Solar Powered Lasers Could Blast Pesky Asteroids

Solar power could help save the planet as we know it through reducing greenhouse gas emissions. It might also be called upon to help blast asteroids that threaten us with obliteration.
Earth has long been peppered by meteorites and debris from space, but much of what actually hits the surface have been tiny fragments. When larger bodies have impacted, the results sometimes changed the planet. It’s thought the last major extinction event 65 million years ago, known as the “Fifth Great Extinction”, was possibly caused by the impact of a comet; the effects of which interfered with Earth’s ecosystem.
Even in modern times, impacts or explosions close to the surface of the planet have devastated large areas. The Tunguska Event in Russia in 1908 is believed to have been the result of an air burst of a large meteoroid or comet fragment. According to Wikipedia, the associated energy of the blast was around 1,000 times more powerful than the atomic bomb dropped on Hiroshima, Japan.
The Tunguska explosion bowled over an estimated 80 million trees covering 2,150 square kilometres.
Such devastation doesn’t need to involve huge bodies. It’s estimated a stony meteoroid of about 10 metres in diameter can produce an explosion of around 20 kilotons. The Tunguska object, depending on which study you read, is thought to have been around 50 – 100 meters in diameter.
So are we entirely at the mercy of these events? Pretty much so currently, except for a network of early warning systems that may allow for evacuation of an area before an event occurs – assuming the chunk of rock is small enough that there is somewhere safe to run to.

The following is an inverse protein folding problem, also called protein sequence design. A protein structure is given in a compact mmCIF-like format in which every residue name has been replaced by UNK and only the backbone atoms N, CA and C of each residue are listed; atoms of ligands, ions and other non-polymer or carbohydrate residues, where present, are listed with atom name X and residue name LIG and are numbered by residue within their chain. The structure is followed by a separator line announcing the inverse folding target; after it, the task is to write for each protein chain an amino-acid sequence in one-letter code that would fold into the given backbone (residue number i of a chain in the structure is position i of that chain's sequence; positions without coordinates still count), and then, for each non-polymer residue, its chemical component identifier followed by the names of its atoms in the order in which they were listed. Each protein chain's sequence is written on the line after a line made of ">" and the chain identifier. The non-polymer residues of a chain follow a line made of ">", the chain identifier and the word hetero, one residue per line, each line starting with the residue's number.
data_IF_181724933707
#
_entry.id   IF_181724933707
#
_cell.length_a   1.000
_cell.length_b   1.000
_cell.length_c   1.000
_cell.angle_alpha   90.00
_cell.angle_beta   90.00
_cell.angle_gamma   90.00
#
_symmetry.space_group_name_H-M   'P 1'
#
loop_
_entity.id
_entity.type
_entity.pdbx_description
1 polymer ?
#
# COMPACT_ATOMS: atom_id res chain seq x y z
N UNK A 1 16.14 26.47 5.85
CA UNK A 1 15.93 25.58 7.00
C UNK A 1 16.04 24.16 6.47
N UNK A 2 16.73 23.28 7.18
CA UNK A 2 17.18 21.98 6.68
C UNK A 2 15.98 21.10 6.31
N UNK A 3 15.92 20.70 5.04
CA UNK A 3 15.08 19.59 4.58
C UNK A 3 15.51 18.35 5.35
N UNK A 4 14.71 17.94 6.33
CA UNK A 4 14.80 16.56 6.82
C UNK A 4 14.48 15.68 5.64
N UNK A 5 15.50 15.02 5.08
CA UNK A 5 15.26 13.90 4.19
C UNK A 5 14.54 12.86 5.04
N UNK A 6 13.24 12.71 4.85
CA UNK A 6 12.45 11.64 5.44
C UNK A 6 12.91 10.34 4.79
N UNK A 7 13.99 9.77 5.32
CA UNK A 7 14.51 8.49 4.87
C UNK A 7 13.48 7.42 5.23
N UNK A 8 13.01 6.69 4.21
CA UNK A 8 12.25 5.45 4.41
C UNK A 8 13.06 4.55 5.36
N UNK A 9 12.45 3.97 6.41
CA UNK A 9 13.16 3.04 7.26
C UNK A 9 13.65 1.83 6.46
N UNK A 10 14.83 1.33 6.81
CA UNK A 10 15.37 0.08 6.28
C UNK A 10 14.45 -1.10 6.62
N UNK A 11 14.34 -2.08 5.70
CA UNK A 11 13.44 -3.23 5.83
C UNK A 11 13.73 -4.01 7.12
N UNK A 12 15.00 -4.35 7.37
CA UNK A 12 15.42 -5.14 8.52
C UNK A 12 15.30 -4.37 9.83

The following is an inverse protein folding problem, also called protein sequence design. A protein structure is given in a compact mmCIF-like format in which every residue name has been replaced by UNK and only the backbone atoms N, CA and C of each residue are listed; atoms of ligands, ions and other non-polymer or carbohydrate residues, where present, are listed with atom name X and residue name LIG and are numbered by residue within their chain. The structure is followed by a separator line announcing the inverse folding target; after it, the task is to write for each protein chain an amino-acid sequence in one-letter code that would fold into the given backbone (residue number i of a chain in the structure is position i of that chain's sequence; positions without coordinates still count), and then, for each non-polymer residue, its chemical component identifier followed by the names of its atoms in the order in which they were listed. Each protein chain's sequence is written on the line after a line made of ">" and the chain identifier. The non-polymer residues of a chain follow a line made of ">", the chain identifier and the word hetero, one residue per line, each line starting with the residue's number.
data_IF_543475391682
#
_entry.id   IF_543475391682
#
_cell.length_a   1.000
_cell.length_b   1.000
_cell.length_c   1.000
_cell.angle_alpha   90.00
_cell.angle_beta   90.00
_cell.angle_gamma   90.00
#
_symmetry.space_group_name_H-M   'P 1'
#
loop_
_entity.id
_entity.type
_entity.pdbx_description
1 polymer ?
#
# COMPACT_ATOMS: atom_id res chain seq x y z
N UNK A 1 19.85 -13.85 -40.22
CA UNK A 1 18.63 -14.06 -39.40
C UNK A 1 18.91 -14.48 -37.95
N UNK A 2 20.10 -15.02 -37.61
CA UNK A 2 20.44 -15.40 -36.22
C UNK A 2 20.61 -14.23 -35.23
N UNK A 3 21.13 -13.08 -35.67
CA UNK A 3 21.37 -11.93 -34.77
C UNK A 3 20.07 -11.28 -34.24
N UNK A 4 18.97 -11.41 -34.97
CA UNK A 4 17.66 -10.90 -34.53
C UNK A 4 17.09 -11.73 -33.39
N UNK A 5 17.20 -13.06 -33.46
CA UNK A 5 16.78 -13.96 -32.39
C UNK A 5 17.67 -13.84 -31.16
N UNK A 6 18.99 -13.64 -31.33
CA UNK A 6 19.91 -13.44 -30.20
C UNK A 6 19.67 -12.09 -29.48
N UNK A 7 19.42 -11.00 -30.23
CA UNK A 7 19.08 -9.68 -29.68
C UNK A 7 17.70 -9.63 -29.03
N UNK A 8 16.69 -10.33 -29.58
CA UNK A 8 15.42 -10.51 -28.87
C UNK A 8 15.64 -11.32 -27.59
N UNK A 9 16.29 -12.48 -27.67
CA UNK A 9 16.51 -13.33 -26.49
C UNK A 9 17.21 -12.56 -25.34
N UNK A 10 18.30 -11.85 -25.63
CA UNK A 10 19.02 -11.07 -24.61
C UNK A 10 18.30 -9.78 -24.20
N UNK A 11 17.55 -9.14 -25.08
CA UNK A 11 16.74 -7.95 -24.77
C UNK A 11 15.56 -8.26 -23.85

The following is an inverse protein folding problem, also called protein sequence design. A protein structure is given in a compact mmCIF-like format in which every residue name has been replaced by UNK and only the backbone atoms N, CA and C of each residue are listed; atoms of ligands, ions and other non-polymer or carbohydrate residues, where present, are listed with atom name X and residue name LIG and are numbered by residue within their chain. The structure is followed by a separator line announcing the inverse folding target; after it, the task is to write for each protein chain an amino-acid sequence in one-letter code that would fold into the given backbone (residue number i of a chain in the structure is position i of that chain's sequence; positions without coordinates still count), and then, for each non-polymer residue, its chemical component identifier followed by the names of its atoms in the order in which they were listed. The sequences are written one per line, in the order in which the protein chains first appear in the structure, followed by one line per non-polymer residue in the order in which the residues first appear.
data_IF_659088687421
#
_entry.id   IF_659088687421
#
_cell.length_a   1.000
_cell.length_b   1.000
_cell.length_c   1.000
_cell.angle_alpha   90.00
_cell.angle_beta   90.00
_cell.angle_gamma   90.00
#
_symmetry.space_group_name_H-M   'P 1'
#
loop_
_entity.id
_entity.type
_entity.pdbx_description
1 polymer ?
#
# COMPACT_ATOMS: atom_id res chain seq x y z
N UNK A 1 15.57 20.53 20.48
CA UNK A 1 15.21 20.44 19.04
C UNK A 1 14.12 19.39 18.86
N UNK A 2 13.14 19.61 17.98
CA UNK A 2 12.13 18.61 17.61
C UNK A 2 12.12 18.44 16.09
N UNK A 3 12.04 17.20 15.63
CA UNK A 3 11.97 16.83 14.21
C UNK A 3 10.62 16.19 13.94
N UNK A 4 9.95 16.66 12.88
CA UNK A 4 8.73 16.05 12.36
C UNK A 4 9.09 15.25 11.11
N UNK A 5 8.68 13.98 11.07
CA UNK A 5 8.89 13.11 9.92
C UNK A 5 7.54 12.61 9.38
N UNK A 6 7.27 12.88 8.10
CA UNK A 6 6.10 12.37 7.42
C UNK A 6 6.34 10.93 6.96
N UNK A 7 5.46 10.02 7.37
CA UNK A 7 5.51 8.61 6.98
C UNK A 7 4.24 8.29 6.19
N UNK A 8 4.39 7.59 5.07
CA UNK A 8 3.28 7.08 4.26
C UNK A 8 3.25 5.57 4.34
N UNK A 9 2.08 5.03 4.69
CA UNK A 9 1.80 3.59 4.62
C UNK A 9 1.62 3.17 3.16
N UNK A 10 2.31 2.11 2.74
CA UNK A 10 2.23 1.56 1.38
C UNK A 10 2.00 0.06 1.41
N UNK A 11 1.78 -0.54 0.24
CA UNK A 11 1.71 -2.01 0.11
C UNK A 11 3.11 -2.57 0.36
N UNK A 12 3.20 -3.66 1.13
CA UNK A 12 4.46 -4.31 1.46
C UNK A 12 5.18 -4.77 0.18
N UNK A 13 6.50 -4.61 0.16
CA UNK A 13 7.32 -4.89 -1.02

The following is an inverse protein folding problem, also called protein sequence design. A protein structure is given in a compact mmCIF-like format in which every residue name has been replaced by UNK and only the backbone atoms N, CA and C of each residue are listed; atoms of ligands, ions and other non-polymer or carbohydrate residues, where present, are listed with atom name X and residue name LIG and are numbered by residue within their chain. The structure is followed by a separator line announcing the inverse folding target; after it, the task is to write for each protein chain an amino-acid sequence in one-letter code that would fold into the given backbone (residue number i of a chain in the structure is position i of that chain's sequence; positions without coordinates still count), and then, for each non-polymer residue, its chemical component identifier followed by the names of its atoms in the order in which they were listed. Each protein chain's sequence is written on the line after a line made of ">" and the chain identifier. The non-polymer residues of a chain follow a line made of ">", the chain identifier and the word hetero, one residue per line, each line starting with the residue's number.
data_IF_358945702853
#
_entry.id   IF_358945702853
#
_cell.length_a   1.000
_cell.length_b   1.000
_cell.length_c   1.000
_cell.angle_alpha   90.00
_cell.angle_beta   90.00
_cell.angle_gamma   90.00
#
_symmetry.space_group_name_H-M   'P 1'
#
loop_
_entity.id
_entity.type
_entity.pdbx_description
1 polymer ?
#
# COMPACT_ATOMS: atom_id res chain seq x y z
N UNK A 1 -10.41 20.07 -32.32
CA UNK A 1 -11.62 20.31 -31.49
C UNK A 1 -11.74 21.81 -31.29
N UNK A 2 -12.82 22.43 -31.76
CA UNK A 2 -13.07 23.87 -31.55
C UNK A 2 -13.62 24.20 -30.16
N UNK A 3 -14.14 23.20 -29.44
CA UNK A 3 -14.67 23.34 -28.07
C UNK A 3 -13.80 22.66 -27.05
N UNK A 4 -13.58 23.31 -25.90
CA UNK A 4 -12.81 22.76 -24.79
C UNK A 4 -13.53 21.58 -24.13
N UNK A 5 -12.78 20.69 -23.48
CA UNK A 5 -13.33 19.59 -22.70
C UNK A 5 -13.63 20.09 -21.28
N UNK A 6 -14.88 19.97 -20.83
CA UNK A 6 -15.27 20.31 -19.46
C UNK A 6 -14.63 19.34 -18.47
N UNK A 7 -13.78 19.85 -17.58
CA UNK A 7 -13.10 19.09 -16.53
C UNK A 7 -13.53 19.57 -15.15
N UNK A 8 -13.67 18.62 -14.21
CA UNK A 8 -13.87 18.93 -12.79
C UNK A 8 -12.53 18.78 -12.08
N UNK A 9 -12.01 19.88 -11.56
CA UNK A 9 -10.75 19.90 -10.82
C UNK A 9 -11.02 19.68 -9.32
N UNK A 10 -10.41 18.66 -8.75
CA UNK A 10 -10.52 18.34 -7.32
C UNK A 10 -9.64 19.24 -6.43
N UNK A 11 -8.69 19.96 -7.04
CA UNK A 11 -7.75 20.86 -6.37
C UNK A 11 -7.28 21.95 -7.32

We may not always be so prone. It’s the stuff of sci-fi still, but one day we might intercept these asteroids and blast them before they reach us.
Nuclear missiles have of course been examined as an option, but engineers at the University of Strathclyde in Glasgow are also developing a technique based on solar powered lasers to add to an arsenal of asteroid deflection technology.
Dr Massimiliano Vasile of Strathclyde University’s Department of Mechanical and Aerospace Engineering; leader of the research, explains: “The approach we are developing would involve sending small satellites, capable of flying in formation with the asteroid and firing their lasers targeting the asteroid at close range.”
The damage to the asteroid would be inflicted in such a way to send it off course, away from the Earth.
“Our system is scalable, a larger asteroid would require adding one or more spacecraft to the flotilla, and intrinsically redundant – if one spacecraft fails the others can continue.”
Dr. Vasile says the concept may also have applications in clearing the growing amount of space junk humanity has left in space that now orbits the earth. Some of the debris poses a threat not only to operating satellites and other space vehicles, but to our own environment. In 2008, the US Navy fired a missile to destroy an out of control spy satellite in order to prevent its fuel tank crashing to Earth and releasing highly toxic hydrazine.
It’s not clear from the news release the nature of the lasers or of how solar energy would be harvested and stored to power them. In a previous and similar concept also associated with Dr. Vasile; small satellites equipped with mirrors called “mirror bees” would rendezvous with an asteroid then focus their mirrors on a specific point, vaporizing the area and releasing a stream of gases that would move the asteroid off course and out of harm’s way.
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